After Woolwich: from gang member to radical islamist – By Ismail Einashe
Suspects in the case are 2 young British men of Nigerian descent – Michael Adebowale and Michael Adebolajo (both already known by the security services.) Born to Christian families, they became wayward, angry and turned to gang life, before moving into a deadly embrace with radical islam.
Their story, like so many other young men, whether white, black or Asian is a story of alienation and an inability to self-actualise – this breeds individuals who feel they have little stake in society. These are people torn between extremes, cut-off in socially isolated communities, living lives defined by systematic issues of unemployment and poverty.
Michael Adebowale shifted from being a member of one of the most notorious gangs in London to committing a crime in the name of radical islam. As an adolescent Adebowale had been a member of the Woolwich Boys gang, primarily composed of young Somalis who were known for petty criminality, drugs and anti-social behaviour. In this period his mother became concerned about him and asked a family friend, Richard Taylor, the father of Damilola Taylor, to mentor him. As a mark of respect, Adebowale called him “˜uncle’.
But Taylor’s attempts at intervention could not prevent Adebowale’s slide. In recent years neighbours recalled him changing from a “˜smiling’ boy who spoke to them about “˜Jamie Oliver recipes’, to someone who not only dressed in traditional Islamic clothes, but preached a message of hate.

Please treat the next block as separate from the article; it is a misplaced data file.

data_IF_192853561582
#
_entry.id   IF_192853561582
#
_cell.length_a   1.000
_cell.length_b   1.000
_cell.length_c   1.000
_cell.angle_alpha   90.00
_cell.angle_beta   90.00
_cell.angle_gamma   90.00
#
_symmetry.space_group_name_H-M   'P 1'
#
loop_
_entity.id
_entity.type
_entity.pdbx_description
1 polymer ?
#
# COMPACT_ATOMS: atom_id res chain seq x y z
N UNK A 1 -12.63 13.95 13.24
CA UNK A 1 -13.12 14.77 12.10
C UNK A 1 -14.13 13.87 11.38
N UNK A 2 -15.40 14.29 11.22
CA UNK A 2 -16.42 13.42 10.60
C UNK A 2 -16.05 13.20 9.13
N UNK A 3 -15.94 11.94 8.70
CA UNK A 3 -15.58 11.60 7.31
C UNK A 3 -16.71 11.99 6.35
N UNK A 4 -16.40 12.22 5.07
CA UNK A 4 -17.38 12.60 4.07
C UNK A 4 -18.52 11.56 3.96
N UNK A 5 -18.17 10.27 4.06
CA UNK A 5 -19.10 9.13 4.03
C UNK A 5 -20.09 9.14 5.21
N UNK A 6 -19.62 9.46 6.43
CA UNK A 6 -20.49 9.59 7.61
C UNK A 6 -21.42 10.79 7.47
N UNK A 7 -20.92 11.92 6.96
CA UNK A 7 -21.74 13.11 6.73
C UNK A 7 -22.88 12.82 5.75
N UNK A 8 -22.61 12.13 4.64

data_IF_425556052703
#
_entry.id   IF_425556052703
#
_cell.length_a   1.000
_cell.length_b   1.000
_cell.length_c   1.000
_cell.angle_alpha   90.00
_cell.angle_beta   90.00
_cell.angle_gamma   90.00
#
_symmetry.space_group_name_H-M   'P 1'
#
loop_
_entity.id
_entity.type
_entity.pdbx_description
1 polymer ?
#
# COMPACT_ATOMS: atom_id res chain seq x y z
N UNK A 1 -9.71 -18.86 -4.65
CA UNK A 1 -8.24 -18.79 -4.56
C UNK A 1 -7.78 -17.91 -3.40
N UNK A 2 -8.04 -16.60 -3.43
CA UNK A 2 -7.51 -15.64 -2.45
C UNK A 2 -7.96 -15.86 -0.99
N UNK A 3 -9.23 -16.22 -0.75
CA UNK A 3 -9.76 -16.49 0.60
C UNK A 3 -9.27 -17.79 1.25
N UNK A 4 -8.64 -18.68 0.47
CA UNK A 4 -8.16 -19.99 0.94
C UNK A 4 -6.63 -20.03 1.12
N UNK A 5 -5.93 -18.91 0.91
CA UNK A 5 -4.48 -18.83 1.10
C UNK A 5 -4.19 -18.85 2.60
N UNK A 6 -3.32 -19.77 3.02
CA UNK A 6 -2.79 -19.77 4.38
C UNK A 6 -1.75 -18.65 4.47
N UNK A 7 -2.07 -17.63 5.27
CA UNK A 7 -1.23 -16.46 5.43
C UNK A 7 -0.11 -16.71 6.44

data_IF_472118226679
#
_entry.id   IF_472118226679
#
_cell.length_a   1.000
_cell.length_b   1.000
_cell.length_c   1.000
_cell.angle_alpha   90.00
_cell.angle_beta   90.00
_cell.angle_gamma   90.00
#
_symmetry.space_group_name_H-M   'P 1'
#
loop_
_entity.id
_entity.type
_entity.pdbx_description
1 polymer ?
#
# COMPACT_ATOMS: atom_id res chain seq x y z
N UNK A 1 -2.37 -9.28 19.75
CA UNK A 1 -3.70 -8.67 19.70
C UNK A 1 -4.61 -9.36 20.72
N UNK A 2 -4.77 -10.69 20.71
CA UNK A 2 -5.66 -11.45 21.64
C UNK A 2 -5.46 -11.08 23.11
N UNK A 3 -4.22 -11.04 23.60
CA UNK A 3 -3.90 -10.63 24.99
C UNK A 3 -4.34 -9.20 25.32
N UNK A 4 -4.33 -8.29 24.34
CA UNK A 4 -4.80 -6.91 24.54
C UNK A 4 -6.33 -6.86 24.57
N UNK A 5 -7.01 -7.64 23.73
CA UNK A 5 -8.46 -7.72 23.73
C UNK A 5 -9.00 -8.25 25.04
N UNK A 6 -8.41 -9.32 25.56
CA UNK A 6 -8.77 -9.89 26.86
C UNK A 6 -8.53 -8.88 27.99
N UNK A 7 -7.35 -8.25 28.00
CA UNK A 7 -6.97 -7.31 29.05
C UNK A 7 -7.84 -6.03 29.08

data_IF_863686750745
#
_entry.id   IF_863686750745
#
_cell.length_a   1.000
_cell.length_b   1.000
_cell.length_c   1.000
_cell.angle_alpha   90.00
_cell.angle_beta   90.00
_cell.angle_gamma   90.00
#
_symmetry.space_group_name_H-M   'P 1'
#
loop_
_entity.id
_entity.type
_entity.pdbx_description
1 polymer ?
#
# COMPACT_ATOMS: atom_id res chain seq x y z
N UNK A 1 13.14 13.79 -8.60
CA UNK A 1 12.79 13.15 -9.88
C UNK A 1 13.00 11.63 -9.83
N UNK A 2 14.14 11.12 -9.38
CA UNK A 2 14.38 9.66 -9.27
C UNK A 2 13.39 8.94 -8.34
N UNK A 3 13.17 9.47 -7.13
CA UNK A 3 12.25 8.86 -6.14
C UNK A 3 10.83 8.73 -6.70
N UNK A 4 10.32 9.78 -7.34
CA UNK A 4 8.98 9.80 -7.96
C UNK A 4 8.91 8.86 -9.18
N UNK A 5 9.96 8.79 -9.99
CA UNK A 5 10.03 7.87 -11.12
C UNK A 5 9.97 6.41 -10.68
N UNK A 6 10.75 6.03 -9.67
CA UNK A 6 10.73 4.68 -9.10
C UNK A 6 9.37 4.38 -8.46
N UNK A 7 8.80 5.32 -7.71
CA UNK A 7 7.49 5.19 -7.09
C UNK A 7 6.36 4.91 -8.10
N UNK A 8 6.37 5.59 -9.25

Adebowale’s journey in some ways reflects wider changes across London-based gangs (including many members of the city’s African diaspora) over the last decade. In the late 1990s the issue of “˜gang culture’ became increasingly well-known to the general public and was documented in the national press. This included such groups as the Centric Crew in Camden to African Delivz in Barking and the Woolwich Boys in South-East London. Many of these gangs were organised along ethnic lines – either Afro-Caribbean or African and tensions developed between them based on ethnic difference.
This was highlighted in a film made by journalist Darcus Howe for Channel 4 on the racial tensions in Britain’s multicultural areas. Howe notably went to Woolwich and investigated the then simmering tensions between Afro-Caribbean and Somali gangs. Later this trend shifted (as I wrote in a previous post for African Arguments) with many gangs becoming multi-ethnic, thus enabling Adebowale to join the Woolwich Boys, a largely Somali gang.
Once these gangs became multi-ethnic and multi-faith opportunities for cross cultural fertilisation opened up. Many young boys who joined between the ages of 12 to 14 were slowly sucked deeper into gang life. By the age of 18 it has often become impossible for them to move away and they become normalised in the gang structure, and identify themselves as belonging to the gang.
In the course of their lives, many young men in these gangs will know someone close who has to been to prison. Prisons are known to be places where radicalization and recruitment take place, and young black men now account for nearly 40 percent of the youth population in jails in England and Wales. Prisons are increasingly a key battleground in the fight against radicalization and extremism.